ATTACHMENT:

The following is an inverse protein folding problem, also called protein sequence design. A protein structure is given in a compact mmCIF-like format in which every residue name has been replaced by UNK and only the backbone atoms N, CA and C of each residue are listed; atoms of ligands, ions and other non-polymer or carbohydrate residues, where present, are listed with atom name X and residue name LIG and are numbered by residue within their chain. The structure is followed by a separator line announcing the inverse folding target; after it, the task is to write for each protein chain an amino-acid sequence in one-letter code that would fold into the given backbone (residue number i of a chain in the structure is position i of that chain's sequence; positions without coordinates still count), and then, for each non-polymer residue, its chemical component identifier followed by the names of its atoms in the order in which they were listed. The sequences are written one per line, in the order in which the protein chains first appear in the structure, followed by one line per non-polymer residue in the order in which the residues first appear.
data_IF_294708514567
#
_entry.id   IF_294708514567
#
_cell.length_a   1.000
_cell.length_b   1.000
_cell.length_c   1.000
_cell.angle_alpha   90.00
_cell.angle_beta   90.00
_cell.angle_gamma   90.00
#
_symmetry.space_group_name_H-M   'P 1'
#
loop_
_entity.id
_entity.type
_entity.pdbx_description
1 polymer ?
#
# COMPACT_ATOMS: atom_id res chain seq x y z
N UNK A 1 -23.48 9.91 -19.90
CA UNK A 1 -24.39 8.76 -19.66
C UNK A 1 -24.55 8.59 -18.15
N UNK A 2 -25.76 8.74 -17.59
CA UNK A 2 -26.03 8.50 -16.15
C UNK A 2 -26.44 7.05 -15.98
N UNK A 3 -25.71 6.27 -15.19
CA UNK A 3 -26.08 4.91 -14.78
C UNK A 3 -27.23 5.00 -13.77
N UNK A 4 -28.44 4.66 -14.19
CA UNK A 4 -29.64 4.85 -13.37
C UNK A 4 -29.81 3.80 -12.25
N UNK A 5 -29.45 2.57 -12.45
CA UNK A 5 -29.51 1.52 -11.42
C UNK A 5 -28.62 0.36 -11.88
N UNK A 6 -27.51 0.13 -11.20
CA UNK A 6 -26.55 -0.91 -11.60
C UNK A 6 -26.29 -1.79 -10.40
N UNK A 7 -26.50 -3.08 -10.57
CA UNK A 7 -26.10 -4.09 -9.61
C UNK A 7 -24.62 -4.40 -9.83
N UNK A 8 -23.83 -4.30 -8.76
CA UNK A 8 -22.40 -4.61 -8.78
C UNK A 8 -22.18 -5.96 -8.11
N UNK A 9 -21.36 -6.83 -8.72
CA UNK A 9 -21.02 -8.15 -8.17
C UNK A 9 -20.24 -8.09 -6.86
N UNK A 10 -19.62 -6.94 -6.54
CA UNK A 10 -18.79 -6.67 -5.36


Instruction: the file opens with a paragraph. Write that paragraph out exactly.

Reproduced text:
The following is an inverse protein folding problem, also called protein sequence design. A protein structure is given in a compact mmCIF-like format in which every residue name has been replaced by UNK and only the backbone atoms N, CA and C of each residue are listed; atoms of ligands, ions and other non-polymer or carbohydrate residues, where present, are listed with atom name X and residue name LIG and are numbered by residue within their chain. The structure is followed by a separator line announcing the inverse folding target; after it, the task is to write for each protein chain an amino-acid sequence in one-letter code that would fold into the given backbone (residue number i of a chain in the structure is position i of that chain's sequence; positions without coordinates still count), and then, for each non-polymer residue, its chemical component identifier followed by the names of its atoms in the order in which they were listed. The sequences are written one per line, in the order in which the protein chains first appear in the structure, followed by one line per non-polymer residue in the order in which the residues first appear.